Governments should be a social contract, where we come together to sacrifice some possible rights for the greater good so that we can have the largest number of rights, but that our rights end where another person's rights begin. The absolute failure to treat the Second Amendment like every other Amendment, treating it as though it cannot have any limitations even when it encroaches on the rights of others is ridiculous. These what-about arguments to change the topic to "he could use knives or cars" or mental health or something else are a smoke screen. Don't let other people do it. The discussion is about guns, what guns can do, and that the lack of gun control in our country allows them to kill lots of people in a minute or less. In Las Vegas, the gunman shot over 1,000 bullets in 10 minutes. We can't stop all mass murders, but we can sure lower the number of people they kill and increase the possibility that law enforcement can arrive before he finishes. This isn't a hard question, it is an epidemic of violence and murder, and it will only get worse as these hate crimes continue to grow thanks to the emboldened alt-Right neo-Nazis. There is clearly bipartisan majority support on at least some measures, and something would be better than nothing. 

Contact your representatives and tell them you support common sense gun control because you don't want another Pittsburgh. (What to expect when you call a Congressmember and a sample script for speaking to them on any issue is included here.) Our lives depend on it. My children's lives depend on it, and I just saw that in the most visceral way as I spent hours role-playing and visualizing how my self-defense actions will almost certainly result in my toddler being shot. Sure, she could be shot anyway by a madman, but it's different to know that I'm physically taking an action that will expose her to certain harm instead of possible harm. Our nation has lost its mind. This is not what "the land of the free" should mean. Whose freedom? Where's my freedom to attend shul and raise my children as Jews?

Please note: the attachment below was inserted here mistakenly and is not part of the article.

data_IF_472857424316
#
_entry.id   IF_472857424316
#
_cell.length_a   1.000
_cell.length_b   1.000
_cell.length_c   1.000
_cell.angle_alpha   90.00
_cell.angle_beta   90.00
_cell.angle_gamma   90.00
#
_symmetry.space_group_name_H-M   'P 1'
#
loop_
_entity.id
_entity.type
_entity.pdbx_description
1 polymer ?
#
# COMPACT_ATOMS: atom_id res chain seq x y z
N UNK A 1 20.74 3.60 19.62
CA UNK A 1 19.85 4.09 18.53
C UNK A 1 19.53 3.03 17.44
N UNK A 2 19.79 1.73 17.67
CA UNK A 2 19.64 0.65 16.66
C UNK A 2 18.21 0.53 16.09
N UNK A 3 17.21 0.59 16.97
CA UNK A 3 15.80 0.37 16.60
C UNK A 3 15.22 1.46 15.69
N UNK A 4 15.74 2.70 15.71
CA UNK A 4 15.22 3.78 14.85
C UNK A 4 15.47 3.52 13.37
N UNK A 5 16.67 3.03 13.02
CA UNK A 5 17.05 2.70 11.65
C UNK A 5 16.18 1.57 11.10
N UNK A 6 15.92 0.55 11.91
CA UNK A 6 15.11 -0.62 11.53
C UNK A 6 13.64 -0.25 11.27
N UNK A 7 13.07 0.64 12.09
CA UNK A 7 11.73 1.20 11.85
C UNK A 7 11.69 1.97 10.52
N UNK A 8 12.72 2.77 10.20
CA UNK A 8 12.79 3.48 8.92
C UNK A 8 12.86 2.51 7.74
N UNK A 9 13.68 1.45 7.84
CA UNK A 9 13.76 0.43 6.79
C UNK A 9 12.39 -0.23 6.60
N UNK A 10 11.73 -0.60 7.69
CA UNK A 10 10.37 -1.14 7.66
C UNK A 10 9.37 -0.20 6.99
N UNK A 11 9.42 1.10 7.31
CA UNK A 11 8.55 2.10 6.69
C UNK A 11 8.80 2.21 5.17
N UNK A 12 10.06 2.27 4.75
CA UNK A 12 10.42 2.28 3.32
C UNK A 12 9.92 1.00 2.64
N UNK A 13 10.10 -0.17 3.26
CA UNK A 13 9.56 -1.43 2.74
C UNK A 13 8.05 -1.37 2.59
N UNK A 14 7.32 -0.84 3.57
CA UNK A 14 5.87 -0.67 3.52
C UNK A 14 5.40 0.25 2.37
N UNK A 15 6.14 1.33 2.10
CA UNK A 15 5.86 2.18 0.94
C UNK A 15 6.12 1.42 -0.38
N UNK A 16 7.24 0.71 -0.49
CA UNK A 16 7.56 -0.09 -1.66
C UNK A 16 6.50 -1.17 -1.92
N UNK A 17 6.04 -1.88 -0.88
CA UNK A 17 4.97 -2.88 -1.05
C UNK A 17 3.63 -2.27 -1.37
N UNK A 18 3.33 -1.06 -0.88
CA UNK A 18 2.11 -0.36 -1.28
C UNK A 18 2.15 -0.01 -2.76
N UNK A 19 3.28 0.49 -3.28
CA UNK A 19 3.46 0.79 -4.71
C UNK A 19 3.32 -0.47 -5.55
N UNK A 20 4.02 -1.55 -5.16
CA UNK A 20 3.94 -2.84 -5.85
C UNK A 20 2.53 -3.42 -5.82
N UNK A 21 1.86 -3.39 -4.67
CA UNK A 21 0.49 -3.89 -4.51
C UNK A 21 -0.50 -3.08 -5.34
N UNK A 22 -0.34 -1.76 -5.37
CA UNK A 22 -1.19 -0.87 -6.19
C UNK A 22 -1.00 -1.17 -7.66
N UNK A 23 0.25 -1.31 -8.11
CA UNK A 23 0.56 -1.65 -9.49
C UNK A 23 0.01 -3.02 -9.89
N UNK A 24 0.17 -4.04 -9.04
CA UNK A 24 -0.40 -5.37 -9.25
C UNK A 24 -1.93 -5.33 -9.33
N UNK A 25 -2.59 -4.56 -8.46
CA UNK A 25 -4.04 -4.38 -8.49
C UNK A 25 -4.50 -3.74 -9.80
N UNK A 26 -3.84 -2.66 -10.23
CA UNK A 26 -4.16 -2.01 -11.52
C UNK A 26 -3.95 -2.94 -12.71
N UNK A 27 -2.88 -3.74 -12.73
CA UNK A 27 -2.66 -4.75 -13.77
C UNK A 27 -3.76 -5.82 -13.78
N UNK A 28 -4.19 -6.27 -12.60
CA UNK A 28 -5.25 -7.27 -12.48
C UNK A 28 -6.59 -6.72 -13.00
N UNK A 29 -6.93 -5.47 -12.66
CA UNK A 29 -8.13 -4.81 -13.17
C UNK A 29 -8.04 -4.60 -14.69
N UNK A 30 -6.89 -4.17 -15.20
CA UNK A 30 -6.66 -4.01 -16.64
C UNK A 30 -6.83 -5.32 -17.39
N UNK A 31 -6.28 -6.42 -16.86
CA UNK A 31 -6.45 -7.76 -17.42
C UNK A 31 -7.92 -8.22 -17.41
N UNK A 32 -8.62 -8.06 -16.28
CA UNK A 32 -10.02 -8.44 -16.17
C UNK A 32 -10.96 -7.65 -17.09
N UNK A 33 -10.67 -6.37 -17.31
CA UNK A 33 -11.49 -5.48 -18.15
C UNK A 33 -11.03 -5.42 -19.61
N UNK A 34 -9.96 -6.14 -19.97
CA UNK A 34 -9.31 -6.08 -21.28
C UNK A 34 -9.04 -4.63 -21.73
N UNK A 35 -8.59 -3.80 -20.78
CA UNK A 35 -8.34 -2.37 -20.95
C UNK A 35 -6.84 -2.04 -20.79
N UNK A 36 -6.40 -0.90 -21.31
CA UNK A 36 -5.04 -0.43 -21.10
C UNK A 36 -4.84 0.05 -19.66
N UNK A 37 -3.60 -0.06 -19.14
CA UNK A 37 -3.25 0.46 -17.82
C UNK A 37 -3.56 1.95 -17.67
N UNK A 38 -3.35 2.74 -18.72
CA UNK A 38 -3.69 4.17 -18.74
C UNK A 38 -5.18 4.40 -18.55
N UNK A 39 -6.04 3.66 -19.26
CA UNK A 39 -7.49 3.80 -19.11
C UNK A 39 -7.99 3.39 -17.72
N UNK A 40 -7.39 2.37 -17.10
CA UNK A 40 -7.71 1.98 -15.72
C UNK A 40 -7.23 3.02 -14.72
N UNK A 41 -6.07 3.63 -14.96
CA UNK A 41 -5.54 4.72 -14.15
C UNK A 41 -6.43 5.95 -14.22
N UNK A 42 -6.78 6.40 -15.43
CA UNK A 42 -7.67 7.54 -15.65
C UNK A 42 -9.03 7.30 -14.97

Sunday, December 2, 2018

Happy Chanukah! And Go Check Your Smoke Detectors. Now. I'll Wait.

Chanukah starts today, a very early Chanukah this year. 

So I hope you enjoy hearing "Happy Hanukkah!" from every Tom, Dick, and Harry for weeks after Chanukah, until December 26! I used to correct people, but now I just accept it with a smile and move on. I guess you mellow out as you get older?

To give you a pre-Chanukah smile, please find attached one of my favorite Jewish memes. I feel like this at least a few times a week, and I bet many of you do too. 

As some of the Ashkenazim say, Freilichen Chanukah! I don't say that because I can't pronounce it. But I can write it (with the help of a Google search to get the spelling)! 

Ain't no shame in using the term you're more comfortable pronouncing, and that means I stick to Happy Chanukah! Or sometimes Chag Sameach, but that's never me. Right or wrong (my understanding is that different people come to different conclusions), "chag" feels like a day with yom tov restrictions. It feels weird to call Chanukah a chag, even though it is...but not really because it's different but... Maybe it's just the lingering effects of my childhood Christmas hatred. I'd rather skip Chanukah altogether sometimes because it's become so closely tied to Christmas in American culture. 

Well, I started this post to just share a couple light-hearted funny thoughts, and instead you got a load of my baggage. Yep, that sounds like Christmas to me.

Enjoy some fried foods tonight, and check your smoke detectors before you light the menorah! 

Saturday, October 20, 2018

Can You Help Me Update the Resource Pages?

It is beyond time to update my links and blogroll pages. Can you help? What are your favorite online Jewish resources, Hebrew resources, conversion blogs, and anything else you think would be useful to a conversion candidate? Just drop them in the comments below!

The internet is a very big place, as I'm sure you've heard. Together we can make a better resource than I ever could alone!

Thank you!! This community is so big, and I know we can help each other get the best available info!

To the internet! 


Thursday, October 11, 2018

Book Review: Mommy Never Went to Hebrew School by Rabbi Mindy Avra Portnoy

Mommy Never Went to Hebrew School by Mindy Avra Portnoy